'Diego and Frida' most popular DIA show in 15 years
As darkness fell around the Detroit Institute of Art on Sunday, the inside of the museum was full of light, still drawing in people for the last hours of "Diego Rivera and Frida Kahlo in Detroit."
In its final day at the DIA, the Detroit-only exhibit drew thousands of visitors for 12 straight hours, staying open until midnight to accommodate visitors from across the United States and Canada.
Museum officials said exhibit tickets, issued every 30 minutes for up to 250 people a session, sold out from 10 a.m. until 7 p.m.
Official attendance figures released just after midnight, when the museum closed the exhibit Sunday, showed 179,051 visitors, making the 12-week show the biggest at the DIA since 2000, when "Degas and the Dance" drew 171,000 people. The DIA's most popular show was "Van Gogh: Face to Face" which pulled in 315,000 patrons in 1999.
Many visitors said they learned Sunday was the last day for the exhibit and scrambled to the show. The exhibit focuses on the 11 months Rivera and Kahlo spent in the Motor City in 1932 and 1933, when Edsel Ford paid Rivera $20,000, about $250,000 today, to paint the "Detroit Industry" murals.
"I meant to come earlier of course," said Rebecca Parker Matrescu of Detroit. "I thought it was wonderful. I saw every single painting." .
Earlier Sunday, there was a festive feeling around the museum where hordes of families, couples and groups descended on the DIA, waiting in line for tickets or wandering the museum's halls and galleries for their turn at the exhibit.
Kevin Spriggs and his best friend, Kristie Edwards, decided Saturday night while at the Taste of Chicago to see the exhibit.
"We drove from Chicago and got into Detroit at 4 a.m. this morning," Spriggs said, smiling wide.
"I'm a huge Frida Kahlo fan, and I've followed her everywhere to see exhibits," Edwards, 34, said.
The couple bought tickets and learned they would have to wait several hours to see the show. No problem, they said.
"I was really surprised how popular this exhibit was going to be," Briggs said.
Rivera, one of the most famous artists in the world during the 1930s, was fascinated by the Ford Rouge industrial complex and Detroit, and always called "Detroit Industry" his greatest work.
Kahlo hated Detroit, but it was in the Motor City that her art took the radical turn that created the artist we know today.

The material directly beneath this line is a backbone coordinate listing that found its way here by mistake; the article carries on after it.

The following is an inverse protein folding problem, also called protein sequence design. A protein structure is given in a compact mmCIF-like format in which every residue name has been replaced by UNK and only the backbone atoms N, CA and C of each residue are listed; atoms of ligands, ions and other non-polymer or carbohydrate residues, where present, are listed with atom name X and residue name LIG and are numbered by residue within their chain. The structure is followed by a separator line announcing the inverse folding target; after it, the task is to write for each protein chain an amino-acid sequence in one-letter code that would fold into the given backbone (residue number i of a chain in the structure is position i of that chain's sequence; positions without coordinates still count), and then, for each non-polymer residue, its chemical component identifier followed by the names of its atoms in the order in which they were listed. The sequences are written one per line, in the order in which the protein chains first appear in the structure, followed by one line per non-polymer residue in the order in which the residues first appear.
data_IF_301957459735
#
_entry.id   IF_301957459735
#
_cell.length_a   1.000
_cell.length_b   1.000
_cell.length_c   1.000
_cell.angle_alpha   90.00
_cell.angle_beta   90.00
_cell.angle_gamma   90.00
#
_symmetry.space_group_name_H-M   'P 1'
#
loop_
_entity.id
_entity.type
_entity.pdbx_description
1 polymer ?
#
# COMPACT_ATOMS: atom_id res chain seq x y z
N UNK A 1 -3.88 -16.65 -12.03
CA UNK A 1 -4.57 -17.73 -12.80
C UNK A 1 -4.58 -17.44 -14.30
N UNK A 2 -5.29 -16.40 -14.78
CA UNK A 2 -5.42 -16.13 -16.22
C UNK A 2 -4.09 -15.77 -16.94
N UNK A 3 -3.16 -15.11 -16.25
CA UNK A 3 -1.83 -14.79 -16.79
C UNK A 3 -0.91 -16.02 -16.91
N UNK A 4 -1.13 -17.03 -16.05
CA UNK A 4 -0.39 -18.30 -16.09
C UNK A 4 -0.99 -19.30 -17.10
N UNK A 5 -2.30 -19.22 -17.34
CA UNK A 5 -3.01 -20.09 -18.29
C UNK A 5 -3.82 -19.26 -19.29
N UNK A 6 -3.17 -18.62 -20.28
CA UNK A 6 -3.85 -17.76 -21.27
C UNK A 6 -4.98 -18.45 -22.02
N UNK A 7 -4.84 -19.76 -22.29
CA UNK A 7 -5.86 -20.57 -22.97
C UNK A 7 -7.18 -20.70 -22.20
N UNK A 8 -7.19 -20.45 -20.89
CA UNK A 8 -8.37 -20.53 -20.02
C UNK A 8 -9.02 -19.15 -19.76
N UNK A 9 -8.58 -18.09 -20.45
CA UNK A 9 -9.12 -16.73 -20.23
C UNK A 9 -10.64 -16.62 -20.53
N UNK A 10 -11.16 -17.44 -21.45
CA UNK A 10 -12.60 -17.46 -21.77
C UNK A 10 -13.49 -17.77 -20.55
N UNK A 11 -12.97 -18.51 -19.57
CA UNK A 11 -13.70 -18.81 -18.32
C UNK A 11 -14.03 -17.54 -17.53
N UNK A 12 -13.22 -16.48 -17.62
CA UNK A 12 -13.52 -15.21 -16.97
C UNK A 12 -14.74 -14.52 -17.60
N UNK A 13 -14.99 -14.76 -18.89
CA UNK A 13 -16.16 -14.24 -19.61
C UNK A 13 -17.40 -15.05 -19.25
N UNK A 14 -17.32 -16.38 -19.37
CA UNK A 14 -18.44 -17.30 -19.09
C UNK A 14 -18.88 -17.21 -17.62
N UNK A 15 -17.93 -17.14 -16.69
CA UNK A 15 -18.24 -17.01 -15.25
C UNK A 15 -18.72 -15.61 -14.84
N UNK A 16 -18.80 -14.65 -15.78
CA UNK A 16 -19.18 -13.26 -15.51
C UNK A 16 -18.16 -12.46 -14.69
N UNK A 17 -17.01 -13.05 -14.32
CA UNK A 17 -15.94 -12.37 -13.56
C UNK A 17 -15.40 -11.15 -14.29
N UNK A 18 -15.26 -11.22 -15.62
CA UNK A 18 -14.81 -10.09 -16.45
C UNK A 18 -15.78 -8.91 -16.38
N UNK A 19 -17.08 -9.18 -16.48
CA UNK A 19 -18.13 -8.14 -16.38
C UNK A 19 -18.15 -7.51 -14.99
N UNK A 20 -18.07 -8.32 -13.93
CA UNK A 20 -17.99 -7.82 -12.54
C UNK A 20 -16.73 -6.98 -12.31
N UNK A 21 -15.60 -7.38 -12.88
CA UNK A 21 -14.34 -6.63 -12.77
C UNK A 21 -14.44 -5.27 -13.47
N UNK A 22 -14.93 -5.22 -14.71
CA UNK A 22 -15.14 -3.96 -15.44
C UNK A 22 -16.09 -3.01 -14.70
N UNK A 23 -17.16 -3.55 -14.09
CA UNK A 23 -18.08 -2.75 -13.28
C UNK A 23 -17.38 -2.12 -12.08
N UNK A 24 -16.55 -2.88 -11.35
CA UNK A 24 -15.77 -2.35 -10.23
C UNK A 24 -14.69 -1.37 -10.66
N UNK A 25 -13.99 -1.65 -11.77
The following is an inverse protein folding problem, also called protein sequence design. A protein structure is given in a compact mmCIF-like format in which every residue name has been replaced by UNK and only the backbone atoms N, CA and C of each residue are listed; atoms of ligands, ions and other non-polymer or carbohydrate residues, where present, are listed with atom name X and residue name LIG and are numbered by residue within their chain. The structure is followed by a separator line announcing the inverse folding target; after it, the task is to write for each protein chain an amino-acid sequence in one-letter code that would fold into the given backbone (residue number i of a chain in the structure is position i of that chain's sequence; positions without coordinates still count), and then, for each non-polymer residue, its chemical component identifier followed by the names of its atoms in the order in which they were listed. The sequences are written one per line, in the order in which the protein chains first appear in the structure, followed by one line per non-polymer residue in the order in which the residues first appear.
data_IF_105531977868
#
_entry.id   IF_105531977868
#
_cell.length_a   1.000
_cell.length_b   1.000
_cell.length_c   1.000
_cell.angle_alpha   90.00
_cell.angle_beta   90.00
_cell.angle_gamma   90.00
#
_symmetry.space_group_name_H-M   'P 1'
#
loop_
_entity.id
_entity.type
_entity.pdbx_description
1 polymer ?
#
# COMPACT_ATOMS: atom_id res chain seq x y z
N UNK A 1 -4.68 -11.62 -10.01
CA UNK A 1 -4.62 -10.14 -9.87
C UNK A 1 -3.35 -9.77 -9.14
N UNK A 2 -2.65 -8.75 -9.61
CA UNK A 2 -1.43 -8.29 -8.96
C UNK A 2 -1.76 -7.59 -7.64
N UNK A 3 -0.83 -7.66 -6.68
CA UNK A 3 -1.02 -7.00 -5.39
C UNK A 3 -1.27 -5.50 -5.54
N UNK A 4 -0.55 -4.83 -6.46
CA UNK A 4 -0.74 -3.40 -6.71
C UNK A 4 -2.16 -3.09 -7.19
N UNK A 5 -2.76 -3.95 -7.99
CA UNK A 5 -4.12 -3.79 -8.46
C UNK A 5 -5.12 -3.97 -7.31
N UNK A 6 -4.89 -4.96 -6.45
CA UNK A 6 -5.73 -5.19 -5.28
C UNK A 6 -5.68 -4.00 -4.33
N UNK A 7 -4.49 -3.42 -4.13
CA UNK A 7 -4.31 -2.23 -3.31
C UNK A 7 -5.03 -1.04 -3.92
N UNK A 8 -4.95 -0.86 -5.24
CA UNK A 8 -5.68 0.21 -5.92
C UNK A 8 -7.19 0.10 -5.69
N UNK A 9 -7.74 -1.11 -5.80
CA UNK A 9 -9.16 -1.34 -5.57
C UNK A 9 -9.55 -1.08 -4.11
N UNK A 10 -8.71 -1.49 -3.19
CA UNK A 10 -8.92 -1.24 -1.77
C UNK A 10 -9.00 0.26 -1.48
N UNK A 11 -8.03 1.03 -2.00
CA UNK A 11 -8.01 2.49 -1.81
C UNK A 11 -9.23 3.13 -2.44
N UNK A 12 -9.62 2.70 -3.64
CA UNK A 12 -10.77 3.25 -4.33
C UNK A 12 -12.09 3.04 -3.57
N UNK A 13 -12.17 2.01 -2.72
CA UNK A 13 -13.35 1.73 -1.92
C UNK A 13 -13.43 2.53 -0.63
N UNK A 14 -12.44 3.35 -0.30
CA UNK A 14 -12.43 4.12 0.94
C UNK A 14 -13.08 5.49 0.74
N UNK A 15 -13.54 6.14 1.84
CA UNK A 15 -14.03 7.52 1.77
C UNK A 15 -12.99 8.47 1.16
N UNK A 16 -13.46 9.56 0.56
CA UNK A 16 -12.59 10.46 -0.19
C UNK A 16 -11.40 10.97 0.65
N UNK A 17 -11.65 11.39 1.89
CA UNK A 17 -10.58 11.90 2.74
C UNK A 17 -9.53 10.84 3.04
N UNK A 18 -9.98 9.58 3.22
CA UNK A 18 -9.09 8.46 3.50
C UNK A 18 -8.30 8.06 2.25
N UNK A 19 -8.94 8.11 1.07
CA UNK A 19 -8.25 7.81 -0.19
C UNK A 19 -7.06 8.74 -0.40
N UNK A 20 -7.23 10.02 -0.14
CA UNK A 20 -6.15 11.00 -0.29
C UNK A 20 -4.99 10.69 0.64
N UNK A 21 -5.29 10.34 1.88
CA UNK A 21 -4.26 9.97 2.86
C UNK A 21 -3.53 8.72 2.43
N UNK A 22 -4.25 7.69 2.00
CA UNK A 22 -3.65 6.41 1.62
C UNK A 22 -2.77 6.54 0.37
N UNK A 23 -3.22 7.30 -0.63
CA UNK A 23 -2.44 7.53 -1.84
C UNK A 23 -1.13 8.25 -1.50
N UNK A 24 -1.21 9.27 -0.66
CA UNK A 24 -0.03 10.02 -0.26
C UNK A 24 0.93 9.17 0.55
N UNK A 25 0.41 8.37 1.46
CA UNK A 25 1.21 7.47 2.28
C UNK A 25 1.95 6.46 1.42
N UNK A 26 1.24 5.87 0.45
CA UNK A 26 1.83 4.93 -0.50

After twin traumas — a July 4 miscarriage and her mother's death in Mexico — Kahlo started to paint her own body in raw, emotionally fraught works like "Henry Ford Hospital" that would cement her reputation.
As Eleanor Roleston left the DIA after seeing the exhibit with her grandchildren, son and daughter-in-law Sunday afternoon, she described Rivera as a master of the line.
She especially enjoyed watching black-and-white video footage of Rivera painting the Detroit mural.
"I didn't want to miss it. I had been out of town and so I got back in time to see it," the 74-year-old Rochester Hills resident said.
Since 2000, the most popular special DIA exhibition apart from "Diego & Frida" was "Degas and the Dance," which drew 171,000 visitors.
The biggest show in recent memory, however, starred one of art history's all-time rock stars, whose name recognition and popularity swamp even Rivera and Kahlo's. In 1999, "Van Gogh: Face to Face" pulled in 315,000 patrons. The only exhibit that comes close to "Van Gogh" was the 1997 "Splendors of Ancient Egypt," attended by 300,000.
In 1986, the museum mounted "Diego Rivera: A Retrospective," which drew 228,000 visitors. It may seem odd that a Rivera show would outdraw one featuring the combined talents of Rivera and Kahlo, but the Rivera retrospective had one big advantage over "Diego & Frida," according to DIA spokeswoman Pam Marcil.
"The 1986 Rivera show," she said, "was free."
Because the "Detroit Industry" murals are an integral part of "Diego & Frida," the show, which was organized entirely by the DIA, will not travel to any other cities.